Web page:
If you’re retiring in 2023, congratulations! It’s an exciting milestone that you’re no doubt looking forward to.
Here are six practical steps to take now to make sure you can retire with confidence and be financially secure.
1. Set a retirement date
One of the important first steps is deciding exactly when you want to retire.
This can help you decide when you’ll need to give notice to your employer and handle passing on responsibilities or projects to your replacement.
It can also help you create an effective timeline for when you need to complete other tasks and make sure everything is ready for your retirement.
It’s worth reviewing if you currently have valuable workplace benefits, such as life insurance or health insurance, that you’d like to maintain. It can ensure you don’t have any gaps in your retirement plan, and you can make it part of your budget from the outset.
2. Check your State Pension
While you may have other sources of income in retirement, your State Pension is important as it provides a reliable source of income for the rest of your life.
Knowing what income your State Pension will provide and when you can claim it means you can effectively plan how to use other assets. For instance, if you’re retiring before the State Pension Age, you may need to take a higher income from your personal pension initially to fill the gap.
The State Pension Age is slowly rising. It is 66 and is expected to reach 67 by 2028.
You can use the government’s State Pension forecast to check how much you could receive, when you can claim it, and how you may be able to increase your entitlement.
3. Review your pension and calculate your income needs
To ensure you’re financially secure in retirement, you need to understand how much income you need. This should cover both your essential expenses and the disposable income that will allow you to live the life you want.
With a figure in mind, you can review your pension and start to understand whether your savings will be enough.
Remember, your income needs may change throughout retirement and inflation will have an effect. You may also want to consider how other assets can be used to boost your income.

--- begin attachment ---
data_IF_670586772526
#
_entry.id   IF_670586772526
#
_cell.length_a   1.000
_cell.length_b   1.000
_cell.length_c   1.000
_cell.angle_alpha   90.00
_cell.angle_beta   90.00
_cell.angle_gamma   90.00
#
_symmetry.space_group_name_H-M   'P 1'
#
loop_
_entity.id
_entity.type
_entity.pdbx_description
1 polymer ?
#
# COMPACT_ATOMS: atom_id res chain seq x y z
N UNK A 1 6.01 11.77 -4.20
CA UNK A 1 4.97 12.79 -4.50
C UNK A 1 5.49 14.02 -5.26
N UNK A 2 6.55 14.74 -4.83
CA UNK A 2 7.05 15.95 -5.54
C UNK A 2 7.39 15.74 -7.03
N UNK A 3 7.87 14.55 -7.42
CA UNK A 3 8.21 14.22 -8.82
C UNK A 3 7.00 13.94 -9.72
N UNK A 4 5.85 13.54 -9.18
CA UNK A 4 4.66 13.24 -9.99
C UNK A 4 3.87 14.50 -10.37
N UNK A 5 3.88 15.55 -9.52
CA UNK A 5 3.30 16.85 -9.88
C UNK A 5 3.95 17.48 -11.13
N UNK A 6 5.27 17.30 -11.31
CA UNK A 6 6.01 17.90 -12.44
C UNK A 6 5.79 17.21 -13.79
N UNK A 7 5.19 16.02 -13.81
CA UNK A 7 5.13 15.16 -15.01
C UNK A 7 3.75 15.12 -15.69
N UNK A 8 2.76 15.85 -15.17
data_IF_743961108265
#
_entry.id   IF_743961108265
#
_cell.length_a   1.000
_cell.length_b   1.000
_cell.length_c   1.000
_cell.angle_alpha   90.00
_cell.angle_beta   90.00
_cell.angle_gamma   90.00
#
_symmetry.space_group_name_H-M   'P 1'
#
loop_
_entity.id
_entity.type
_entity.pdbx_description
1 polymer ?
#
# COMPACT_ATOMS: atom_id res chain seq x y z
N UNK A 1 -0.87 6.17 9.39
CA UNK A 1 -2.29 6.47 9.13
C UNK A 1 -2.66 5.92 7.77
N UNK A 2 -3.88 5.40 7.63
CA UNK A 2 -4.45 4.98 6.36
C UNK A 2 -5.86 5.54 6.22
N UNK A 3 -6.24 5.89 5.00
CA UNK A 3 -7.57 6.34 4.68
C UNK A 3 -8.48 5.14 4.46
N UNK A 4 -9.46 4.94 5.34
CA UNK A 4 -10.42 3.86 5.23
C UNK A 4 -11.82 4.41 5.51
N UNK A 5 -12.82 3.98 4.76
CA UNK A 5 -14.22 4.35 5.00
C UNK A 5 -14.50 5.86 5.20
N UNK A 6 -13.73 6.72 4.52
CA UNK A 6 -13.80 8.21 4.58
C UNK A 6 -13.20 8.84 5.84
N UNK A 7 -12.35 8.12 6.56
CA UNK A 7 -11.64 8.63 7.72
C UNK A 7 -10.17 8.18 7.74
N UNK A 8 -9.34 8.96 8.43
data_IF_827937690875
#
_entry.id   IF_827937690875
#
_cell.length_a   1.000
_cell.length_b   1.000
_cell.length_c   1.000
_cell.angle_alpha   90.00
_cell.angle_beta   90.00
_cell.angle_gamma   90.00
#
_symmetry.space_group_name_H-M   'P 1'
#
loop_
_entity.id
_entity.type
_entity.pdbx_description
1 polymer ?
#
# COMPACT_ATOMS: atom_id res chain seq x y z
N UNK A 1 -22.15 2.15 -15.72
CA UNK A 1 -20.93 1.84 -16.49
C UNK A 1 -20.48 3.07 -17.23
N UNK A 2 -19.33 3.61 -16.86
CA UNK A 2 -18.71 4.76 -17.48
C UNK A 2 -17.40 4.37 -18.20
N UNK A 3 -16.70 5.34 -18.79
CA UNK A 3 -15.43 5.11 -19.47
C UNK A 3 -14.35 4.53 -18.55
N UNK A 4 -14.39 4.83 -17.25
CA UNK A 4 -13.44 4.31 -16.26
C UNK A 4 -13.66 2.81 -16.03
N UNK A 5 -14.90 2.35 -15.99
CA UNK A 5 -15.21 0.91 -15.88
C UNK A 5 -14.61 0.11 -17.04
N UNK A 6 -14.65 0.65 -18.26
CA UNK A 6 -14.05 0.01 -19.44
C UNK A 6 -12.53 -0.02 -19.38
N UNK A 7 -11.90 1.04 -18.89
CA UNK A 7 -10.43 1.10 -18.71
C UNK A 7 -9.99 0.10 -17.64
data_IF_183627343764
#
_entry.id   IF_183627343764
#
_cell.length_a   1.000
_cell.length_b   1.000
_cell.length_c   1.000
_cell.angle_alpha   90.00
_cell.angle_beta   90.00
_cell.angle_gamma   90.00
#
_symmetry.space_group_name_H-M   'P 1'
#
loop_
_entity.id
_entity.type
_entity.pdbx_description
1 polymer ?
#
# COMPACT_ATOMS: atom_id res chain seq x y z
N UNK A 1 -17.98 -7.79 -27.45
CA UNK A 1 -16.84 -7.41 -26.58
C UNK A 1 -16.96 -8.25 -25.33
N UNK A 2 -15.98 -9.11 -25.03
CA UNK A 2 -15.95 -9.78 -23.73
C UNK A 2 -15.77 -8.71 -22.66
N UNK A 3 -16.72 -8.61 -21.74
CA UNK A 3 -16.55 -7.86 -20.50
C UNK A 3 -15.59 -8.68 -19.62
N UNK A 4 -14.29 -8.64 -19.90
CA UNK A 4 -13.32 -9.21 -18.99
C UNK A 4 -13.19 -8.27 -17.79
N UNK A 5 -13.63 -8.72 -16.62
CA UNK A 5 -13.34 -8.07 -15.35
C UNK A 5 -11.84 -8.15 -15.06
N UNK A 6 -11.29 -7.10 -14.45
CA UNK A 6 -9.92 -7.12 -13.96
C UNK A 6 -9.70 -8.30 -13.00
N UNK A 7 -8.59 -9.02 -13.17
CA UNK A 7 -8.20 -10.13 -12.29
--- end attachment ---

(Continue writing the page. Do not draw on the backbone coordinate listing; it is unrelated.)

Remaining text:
When assessing if you’ve saved enough, you’ll need to think about how long your pension and other assets will need to last. Retirement can span many decades and calculating your long-term income needs now can help ensure you are financially secure in your later years.
4. Assess your financial safety net
As many retirees aren’t earning an income, it’s important that you take steps to ensure you can weather a financial shock.
If investments experienced volatility, for example, do you have an emergency fund that you could use in the short term? Or what would happen if you needed to pay an unexpected bill?
An emergency fund can continue to add value to your financial plan in retirement. Depending on your circumstances there may be other things you can do to create a safety net too.
If you’re planning with a partner, it’s important to consider how financially secure either of you would be if the other passed away. It can be difficult to consider this but means you can take steps to create long-term security if the worst happens.
5. Book a meeting with a financial planner
As you approach retirement, you’re likely to have to make large financial decisions that could affect your income for the rest of your life. Seeking the support of a financial planner can help you understand your options and have confidence about retiring.
From your options when accessing a pension to the tax implications you may need to consider, we can help you create a retirement plan that’s right for you. It means you can focus on enjoying retirement.
If you’d like to talk to a financial planner about your retirement, you can contact us.
6. Set out what you’re looking forward to
While getting your finances in order is a vital part of retirement planning, so is preparing for the next chapter of your life.
Don’t forget to think about the things you’re looking forward to. Whether you’re hoping to spend more time with grandchildren, take up a hobby, or something entirely different, start thinking about how you want to fill your time. It can help ensure that retirement meets your expectations and is fulfilling.
Please contact us to discuss how you can balance goals with your finances.
Please note: This blog is for general information only and does not constitute advice. The information is aimed at retail clients only.
A pension is a long-term investment not normally accessible until 55 (57 from April 2028). The fund value may fluctuate and can go down, which would have an impact on the level of pension benefits available. Past performance is not a reliable indicator of future results.
The tax implications of pension withdrawals will be based on your individual circumstances. Thresholds, percentage rates and tax legislation may change in subsequent Finance Acts.